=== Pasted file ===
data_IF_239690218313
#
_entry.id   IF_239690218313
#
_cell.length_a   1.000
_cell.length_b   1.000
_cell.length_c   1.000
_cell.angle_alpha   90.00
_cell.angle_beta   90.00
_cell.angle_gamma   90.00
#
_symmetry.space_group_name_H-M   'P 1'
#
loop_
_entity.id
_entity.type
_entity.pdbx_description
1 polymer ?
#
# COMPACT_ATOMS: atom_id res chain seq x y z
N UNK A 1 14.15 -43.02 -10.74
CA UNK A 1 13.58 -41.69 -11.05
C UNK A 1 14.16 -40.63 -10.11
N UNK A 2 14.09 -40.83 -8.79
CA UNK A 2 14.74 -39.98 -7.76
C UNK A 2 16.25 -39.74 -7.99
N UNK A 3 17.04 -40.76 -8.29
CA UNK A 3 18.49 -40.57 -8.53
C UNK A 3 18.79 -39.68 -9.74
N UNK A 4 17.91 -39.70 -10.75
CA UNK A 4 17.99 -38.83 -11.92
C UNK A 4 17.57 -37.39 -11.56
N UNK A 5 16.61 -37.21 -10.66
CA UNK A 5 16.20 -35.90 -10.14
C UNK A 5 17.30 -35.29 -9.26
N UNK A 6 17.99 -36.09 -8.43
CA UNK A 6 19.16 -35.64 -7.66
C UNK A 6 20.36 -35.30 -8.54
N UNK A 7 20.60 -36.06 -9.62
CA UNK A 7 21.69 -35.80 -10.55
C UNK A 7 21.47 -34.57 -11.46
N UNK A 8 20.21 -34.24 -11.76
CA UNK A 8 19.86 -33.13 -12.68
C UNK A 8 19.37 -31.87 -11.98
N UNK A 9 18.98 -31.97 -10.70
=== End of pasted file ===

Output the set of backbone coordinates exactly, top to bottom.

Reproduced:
data_IF_239690218313
#
_entry.id   IF_239690218313
#
_cell.length_a   1.000
_cell.length_b   1.000
_cell.length_c   1.000
_cell.angle_alpha   90.00
_cell.angle_beta   90.00
_cell.angle_gamma   90.00
#
_symmetry.space_group_name_H-M   'P 1'
#
loop_
_entity.id
_entity.type
_entity.pdbx_description
1 polymer ?
#
# COMPACT_ATOMS: atom_id res chain seq x y z
N UNK A 1 14.15 -43.02 -10.74
CA UNK A 1 13.58 -41.69 -11.05
C UNK A 1 14.16 -40.63 -10.11
N UNK A 2 14.09 -40.83 -8.79
CA UNK A 2 14.74 -39.98 -7.76
C UNK A 2 16.25 -39.74 -7.99
N UNK A 3 17.04 -40.76 -8.29
CA UNK A 3 18.49 -40.57 -8.53
C UNK A 3 18.79 -39.68 -9.74
N UNK A 4 17.91 -39.70 -10.75
CA UNK A 4 17.99 -38.83 -11.92
C UNK A 4 17.57 -37.39 -11.56
N UNK A 5 16.61 -37.21 -10.66
CA UNK A 5 16.20 -35.90 -10.14
C UNK A 5 17.30 -35.29 -9.26
N UNK A 6 17.99 -36.09 -8.43
CA UNK A 6 19.16 -35.64 -7.66
C UNK A 6 20.36 -35.30 -8.54
N UNK A 7 20.60 -36.06 -9.62
CA UNK A 7 21.69 -35.80 -10.55
C UNK A 7 21.47 -34.57 -11.46
N UNK A 8 20.21 -34.24 -11.76
CA UNK A 8 19.86 -33.13 -12.68
C UNK A 8 19.37 -31.87 -11.98
N UNK A 9 18.98 -31.97 -10.70